What to Watch For

Instability and escalating conflict can easily occur following Nigeria's election — especially if the legitimacy of the results is called into question, as evidenced by the aftermath of the recent elections in the Democratic Republic of the Congo. Smaller political figures have already made public claims that Buhari and his ruling APC party are "rigging" the election in key parts of the country. And while there's no evidence to support these statements, such claims can still heighten tensions and make outbreaks of protests and violence more likely.

In addition, recent developments involving Nigeria's Supreme Court could provoke further unrest should the election produce a close or controversial outcome. In January, Buhari suspended Chief Justice Walter Onnoghen over multiple allegations of corruption-related crimes. Coming just weeks ahead of the Feb. 16 election, the suspension sparked controversy, since the chief justice would play a critical role in the event that the election outcome falls into the hands of the Supreme Court.

Adding fuel to the fire, Onnoghen also hails from the oil-rich Niger Delta region, an area some view as hostile to Buhari's reelection efforts. So far, a local militant group has threatened attacks on oil infrastructure in the region if Buhari allows Onnoghen's trial to proceed. Against this backdrop, the most dangerous scenario would be if Buhari won a narrow victory that is challenged by the court he just altered, as it would confirm his opponents' fears that he and his allies have forced through an invalid election result.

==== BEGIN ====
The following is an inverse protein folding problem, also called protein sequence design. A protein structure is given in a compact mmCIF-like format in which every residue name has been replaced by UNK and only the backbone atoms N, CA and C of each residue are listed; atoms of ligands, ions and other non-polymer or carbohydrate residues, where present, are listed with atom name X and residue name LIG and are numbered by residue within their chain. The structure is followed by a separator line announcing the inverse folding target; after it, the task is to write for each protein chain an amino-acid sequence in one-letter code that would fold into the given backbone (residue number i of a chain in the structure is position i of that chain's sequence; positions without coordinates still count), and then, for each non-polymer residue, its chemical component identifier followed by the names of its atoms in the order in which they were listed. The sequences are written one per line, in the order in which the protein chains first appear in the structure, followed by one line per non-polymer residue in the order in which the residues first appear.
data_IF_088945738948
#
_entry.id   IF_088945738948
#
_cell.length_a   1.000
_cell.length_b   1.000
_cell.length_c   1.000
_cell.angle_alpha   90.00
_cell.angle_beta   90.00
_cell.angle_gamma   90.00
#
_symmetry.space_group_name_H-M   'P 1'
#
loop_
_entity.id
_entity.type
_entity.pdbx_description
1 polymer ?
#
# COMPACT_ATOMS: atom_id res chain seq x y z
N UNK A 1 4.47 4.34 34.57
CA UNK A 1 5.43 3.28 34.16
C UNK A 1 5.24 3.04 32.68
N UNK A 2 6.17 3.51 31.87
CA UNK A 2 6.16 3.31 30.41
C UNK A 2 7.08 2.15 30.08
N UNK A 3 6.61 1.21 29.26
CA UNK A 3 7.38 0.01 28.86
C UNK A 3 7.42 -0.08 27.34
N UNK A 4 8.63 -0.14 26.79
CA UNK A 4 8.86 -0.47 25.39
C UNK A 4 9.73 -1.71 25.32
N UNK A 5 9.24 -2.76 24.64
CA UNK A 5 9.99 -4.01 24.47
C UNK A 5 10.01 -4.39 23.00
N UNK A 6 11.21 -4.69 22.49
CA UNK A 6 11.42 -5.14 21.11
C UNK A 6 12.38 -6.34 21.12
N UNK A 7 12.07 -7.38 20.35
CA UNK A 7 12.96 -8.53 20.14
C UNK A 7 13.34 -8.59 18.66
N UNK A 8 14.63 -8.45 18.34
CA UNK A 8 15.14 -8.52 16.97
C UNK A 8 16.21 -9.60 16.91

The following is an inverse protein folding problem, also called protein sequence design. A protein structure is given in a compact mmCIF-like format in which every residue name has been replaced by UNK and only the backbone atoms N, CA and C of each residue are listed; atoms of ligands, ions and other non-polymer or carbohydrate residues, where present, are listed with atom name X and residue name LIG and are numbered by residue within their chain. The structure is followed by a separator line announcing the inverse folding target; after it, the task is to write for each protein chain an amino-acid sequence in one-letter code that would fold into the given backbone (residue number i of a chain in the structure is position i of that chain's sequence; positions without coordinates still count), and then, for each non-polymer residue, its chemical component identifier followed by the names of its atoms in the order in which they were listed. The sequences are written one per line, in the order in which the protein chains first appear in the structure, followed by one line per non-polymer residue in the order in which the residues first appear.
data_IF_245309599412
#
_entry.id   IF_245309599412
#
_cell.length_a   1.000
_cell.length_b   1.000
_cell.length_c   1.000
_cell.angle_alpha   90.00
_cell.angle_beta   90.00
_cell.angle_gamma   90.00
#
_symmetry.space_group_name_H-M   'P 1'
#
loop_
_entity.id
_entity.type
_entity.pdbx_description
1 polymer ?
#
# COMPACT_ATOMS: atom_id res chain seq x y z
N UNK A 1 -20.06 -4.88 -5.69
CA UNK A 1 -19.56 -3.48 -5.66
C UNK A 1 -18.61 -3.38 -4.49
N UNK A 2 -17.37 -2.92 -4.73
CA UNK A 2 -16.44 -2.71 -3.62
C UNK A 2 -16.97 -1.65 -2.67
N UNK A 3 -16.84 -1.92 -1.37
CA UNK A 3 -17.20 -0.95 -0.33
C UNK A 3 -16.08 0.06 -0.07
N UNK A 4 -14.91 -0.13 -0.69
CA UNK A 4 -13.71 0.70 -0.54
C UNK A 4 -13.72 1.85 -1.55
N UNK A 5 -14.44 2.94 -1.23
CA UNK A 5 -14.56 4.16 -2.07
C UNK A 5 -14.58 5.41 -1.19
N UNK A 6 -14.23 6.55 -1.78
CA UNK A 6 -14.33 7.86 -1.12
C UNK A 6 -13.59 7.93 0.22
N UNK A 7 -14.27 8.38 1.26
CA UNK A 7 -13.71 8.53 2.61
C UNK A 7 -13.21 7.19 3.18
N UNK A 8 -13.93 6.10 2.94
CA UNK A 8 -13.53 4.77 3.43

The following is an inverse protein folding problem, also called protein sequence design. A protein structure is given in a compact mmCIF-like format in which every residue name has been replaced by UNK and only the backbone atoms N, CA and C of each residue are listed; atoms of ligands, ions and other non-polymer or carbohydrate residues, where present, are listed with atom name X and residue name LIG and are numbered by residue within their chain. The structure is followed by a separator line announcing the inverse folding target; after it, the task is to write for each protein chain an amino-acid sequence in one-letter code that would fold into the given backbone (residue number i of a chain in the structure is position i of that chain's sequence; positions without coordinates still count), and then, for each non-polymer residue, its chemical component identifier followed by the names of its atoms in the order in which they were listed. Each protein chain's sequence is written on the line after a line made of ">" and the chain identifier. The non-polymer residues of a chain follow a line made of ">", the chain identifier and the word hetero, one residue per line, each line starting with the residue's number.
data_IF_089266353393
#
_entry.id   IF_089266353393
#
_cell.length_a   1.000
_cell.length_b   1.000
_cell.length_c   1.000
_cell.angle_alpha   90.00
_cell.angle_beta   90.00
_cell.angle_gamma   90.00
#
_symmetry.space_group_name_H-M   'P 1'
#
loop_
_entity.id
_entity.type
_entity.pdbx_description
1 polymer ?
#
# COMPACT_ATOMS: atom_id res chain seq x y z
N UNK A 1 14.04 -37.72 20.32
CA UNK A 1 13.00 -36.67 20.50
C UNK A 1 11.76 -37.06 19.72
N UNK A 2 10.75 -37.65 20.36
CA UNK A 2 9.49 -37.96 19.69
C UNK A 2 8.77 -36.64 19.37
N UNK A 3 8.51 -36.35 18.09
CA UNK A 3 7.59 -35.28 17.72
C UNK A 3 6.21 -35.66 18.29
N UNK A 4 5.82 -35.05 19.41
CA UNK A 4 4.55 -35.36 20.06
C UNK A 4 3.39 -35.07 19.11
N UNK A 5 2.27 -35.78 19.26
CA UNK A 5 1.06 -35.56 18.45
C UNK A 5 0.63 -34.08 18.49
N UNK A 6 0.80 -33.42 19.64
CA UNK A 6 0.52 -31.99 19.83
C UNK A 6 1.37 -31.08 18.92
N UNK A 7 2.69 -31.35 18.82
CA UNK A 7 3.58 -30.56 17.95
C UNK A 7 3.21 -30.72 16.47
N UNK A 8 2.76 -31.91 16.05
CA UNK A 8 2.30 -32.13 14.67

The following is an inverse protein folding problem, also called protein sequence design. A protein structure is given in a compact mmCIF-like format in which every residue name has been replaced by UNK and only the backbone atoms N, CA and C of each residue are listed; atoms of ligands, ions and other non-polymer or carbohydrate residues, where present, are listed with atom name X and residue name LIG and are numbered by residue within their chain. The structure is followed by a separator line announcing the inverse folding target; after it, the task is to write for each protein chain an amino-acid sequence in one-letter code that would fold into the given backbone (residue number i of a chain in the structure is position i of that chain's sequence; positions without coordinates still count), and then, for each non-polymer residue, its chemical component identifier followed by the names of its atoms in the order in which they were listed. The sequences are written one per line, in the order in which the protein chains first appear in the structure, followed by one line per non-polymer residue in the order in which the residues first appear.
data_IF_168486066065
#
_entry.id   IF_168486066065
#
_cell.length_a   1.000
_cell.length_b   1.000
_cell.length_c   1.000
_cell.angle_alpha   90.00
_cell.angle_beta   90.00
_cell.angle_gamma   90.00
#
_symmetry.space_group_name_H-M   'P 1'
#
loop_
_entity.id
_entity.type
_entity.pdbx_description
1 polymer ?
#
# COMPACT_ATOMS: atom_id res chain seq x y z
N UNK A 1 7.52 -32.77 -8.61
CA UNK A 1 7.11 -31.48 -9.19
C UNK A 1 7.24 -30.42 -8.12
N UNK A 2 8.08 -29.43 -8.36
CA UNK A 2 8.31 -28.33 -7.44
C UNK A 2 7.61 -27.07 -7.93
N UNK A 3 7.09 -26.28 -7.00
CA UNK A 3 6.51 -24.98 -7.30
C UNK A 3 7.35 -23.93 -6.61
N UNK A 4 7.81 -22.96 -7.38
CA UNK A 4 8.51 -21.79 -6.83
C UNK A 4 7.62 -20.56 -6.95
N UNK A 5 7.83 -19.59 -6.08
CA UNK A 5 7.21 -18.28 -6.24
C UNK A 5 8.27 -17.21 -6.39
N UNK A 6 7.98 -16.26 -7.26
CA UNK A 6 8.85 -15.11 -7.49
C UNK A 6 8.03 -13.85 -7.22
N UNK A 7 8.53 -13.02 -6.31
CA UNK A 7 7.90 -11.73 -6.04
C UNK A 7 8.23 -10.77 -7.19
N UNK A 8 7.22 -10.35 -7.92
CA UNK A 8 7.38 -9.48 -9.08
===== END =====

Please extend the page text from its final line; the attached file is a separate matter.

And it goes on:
The uncertainty surrounding Nigeria's upcoming election has created opportunities for brewing conflicts across the country to flare up and threaten its burgeoning democracy, oil-dependent economy and regional security. However, the severity of these threats will depend less on who wins the presidency, but on how they win it.